Uber Technologies Inc. lost an appeal over whether it should pay overtime and give vacation time to its drivers, a ruling that heaps yet more pressure on the ride-sharing company in one of its most mature markets.
The original decision that gave U.K. drivers the right to more benefits was “neither inconsistent nor perverse,” Judge Jennifer Eady said Friday. The San Francisco-based company said the ruling was based on incorrect evidence and that it will appeal to higher courts.
The case may have implications for the broader gig economy, where workers use apps to perform jobs but don’t get benefits or job security. Uber has faced complaints about working conditions around the globe, and the U.K. — the company’s largest European hub — is leading the fight against the service. London’s transport regulator proposed banning it from the capital because of safety concerns, and a 44-year-old female driver sued for sexual discrimination, saying the company doesn’t protect workers.
“Today’s victory is further proof, as if any more was needed, that the law is clear and these companies are simply choosing to deprive workers of their rights,” said Jason Moyer-Lee, the general secretary of the IWGB union, which represented drivers at the appeal.
The case, brought by two drivers, was the first against the company in Britain and could have ramifications for thousands of workers there. Judges in the U.K. have tended to demonstrate sympathy for the argument that the workers should receive more protection. Deliveroo, a London-based food-delivery company valued at more than $2 billion, is also being sued by dozens of riders over the same workers’ rights issues.
“Today’s decision will not just affect Uber but will have a huge impact on other gig economy models,” said Glenn Hayes, an employment lawyer at Irwin Mitchell who wasn’t involved in the case. “Uber have been keen to treat this case as being discrete and have tried to suggest that it has no bearing on the rest of its workforce of around 50,000 drivers in the U.K. That is nonsense. ”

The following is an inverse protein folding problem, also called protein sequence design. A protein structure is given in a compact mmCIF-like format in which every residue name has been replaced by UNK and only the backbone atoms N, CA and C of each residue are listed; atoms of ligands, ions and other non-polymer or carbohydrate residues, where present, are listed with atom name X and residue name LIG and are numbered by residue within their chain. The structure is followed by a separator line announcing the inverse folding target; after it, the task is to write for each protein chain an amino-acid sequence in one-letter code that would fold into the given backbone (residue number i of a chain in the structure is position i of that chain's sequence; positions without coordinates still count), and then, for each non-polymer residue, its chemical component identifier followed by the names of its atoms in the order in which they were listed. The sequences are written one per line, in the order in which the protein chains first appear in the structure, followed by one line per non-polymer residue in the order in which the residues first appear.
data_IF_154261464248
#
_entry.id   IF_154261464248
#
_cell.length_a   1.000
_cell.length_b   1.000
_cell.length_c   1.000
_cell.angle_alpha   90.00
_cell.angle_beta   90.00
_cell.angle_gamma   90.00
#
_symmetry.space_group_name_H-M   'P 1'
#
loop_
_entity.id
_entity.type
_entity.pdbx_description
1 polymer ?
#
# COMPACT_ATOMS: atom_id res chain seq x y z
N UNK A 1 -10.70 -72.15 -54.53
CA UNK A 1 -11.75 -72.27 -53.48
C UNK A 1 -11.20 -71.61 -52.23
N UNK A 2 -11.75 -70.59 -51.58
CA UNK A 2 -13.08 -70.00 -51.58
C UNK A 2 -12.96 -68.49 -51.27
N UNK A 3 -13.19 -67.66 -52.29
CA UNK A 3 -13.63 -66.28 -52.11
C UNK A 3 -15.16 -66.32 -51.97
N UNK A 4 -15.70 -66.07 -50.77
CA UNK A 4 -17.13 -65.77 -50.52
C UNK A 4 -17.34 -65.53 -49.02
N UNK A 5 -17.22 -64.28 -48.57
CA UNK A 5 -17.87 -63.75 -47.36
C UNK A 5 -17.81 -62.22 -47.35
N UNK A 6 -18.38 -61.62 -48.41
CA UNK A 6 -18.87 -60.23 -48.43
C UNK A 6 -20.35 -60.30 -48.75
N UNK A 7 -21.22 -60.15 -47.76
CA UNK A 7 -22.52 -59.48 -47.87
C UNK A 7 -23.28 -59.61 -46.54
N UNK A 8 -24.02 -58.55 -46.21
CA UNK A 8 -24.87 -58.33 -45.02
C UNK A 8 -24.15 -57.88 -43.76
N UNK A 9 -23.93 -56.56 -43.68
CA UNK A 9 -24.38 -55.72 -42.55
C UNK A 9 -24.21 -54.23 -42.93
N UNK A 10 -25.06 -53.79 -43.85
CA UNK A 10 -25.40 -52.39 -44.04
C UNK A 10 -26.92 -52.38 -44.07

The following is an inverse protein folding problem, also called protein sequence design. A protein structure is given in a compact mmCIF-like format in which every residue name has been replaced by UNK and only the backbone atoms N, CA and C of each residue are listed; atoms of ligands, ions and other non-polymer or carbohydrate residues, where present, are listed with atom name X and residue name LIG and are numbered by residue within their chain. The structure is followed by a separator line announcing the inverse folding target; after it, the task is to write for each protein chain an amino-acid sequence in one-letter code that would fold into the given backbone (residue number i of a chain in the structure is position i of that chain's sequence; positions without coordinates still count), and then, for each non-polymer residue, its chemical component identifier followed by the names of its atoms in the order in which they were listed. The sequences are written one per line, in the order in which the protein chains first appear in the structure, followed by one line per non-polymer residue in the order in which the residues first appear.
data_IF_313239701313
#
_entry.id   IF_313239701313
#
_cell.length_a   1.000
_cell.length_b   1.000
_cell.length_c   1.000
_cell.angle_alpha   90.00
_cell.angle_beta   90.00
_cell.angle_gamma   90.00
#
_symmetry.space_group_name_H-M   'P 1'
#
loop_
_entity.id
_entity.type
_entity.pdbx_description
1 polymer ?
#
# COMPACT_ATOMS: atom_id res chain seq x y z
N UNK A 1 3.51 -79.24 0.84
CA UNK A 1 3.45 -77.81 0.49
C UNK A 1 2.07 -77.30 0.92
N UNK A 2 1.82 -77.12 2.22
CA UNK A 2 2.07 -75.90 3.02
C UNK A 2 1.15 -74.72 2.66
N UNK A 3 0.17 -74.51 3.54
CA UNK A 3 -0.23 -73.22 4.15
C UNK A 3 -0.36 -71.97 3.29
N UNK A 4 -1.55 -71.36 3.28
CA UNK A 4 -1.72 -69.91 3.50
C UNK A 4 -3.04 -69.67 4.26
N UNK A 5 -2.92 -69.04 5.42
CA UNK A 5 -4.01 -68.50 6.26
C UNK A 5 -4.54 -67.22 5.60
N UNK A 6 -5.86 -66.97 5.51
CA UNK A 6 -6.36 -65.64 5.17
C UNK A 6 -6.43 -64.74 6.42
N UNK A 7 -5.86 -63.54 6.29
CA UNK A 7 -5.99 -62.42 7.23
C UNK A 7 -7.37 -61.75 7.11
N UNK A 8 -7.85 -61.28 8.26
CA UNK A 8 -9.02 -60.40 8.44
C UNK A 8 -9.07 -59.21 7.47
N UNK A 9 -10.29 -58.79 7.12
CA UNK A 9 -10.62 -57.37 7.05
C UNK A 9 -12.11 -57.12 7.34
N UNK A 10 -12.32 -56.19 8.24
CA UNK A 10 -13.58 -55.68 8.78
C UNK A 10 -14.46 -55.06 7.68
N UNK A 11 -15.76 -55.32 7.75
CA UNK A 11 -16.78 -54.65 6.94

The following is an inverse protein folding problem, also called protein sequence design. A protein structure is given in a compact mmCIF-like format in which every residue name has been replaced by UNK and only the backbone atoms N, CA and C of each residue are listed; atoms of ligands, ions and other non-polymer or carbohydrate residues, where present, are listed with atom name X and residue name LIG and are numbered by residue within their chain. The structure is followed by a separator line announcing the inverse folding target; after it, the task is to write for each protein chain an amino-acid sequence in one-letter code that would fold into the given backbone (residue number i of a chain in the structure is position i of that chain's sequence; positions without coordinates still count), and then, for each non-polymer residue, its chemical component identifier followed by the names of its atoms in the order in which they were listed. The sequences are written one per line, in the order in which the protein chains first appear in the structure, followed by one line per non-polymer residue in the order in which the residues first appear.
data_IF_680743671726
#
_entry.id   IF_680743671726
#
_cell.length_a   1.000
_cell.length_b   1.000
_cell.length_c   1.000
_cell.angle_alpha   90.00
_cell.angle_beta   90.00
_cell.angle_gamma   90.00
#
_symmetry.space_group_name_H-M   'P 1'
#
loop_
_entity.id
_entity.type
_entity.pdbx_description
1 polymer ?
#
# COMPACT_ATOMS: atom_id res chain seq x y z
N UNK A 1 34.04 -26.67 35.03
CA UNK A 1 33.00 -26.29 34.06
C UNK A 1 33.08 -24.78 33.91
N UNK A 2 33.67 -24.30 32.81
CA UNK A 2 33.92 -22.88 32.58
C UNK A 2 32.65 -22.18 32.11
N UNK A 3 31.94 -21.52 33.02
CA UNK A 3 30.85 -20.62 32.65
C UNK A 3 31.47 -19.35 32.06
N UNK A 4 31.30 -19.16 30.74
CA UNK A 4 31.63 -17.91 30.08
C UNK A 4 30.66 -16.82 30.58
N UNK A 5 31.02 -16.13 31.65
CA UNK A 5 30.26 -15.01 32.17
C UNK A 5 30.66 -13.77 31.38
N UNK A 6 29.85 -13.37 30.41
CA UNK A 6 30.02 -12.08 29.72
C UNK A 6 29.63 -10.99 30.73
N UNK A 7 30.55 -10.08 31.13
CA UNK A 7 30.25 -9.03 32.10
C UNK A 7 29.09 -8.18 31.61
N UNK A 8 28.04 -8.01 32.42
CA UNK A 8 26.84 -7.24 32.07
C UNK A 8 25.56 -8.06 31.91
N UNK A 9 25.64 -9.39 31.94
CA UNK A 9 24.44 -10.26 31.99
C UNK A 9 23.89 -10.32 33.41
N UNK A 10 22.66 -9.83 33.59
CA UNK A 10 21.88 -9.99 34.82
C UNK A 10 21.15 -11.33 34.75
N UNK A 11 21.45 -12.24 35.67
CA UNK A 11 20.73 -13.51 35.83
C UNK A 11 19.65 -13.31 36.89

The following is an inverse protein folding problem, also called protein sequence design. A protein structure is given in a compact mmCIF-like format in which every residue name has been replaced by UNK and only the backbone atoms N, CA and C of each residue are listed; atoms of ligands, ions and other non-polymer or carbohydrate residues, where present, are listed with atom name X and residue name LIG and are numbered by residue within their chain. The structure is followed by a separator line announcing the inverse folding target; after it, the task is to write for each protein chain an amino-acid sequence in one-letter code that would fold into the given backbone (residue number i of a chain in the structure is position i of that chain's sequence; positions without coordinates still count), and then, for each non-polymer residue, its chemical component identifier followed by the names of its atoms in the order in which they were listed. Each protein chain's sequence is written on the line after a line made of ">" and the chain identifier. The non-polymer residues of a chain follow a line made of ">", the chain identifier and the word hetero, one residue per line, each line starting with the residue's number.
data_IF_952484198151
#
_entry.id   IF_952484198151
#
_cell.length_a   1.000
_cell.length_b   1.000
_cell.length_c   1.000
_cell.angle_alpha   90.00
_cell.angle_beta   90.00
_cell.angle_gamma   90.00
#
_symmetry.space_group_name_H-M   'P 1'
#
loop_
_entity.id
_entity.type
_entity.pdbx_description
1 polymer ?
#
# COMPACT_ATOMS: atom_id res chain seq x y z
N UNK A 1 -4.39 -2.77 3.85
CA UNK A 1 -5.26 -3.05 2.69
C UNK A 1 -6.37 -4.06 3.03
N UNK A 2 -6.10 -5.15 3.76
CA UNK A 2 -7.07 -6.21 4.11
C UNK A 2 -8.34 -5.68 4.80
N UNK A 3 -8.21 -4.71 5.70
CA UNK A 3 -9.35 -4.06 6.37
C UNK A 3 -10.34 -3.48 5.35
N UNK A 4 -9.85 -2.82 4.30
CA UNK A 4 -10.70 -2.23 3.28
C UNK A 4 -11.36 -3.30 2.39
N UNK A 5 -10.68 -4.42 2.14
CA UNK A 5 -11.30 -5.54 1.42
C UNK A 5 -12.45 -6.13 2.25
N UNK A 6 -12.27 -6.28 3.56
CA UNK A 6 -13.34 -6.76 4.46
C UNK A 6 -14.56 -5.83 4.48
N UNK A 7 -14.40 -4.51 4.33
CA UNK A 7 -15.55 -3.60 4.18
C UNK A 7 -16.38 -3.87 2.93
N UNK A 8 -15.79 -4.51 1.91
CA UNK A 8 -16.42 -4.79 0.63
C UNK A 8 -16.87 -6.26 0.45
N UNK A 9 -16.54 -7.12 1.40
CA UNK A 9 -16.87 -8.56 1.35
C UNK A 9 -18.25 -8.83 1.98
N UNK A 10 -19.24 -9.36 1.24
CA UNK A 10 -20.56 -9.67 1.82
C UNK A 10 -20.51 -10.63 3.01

The ruling hits at a central element of Uber’s business model. By treating workers as contractors, not employees, it can keep costs low without taking cars off the road. When rider demand is low, Uber isn’t on the hook to pay the drivers’ wages. In some cases, such as Denmark, Uber has shut down operations over new taxi regulations.
The European Court of Justice, the region’s highest court, is also weighing whether Uber should be regulated as a transportation service, a move that would bring more costly rules to follow.
Uber, in an emailed statement, said the tribunal used an assertion that drivers must accept 80 percent of jobs sent to them when logged into the app, which the company says “has never been the case in the U.K.”
“Almost all taxi and private hire drivers have been self-employed for decades, long before our app existed,” Tom Elvidge, Uber U.K.’s acting general manager, said. “Over the last year we have made a number of changes to our app to give drivers even more control.”
Uber has been balancing its attempts to defend its business through the courts, with its new conciliatory approach with regulators under new Chief Executive Officer Dara Khosrowshahi.
In October Khosrowshahi flew to London in an attempt to smooth relations with the city’s transport regulators. Uber’s appeal against the Transport for London’s decision to revoke its license is set to be held on Dec. 11.
The company has also hired Laurel Powers-Freeling, a well-known banking veteran, in a bid to add gravitas to its U.K. business.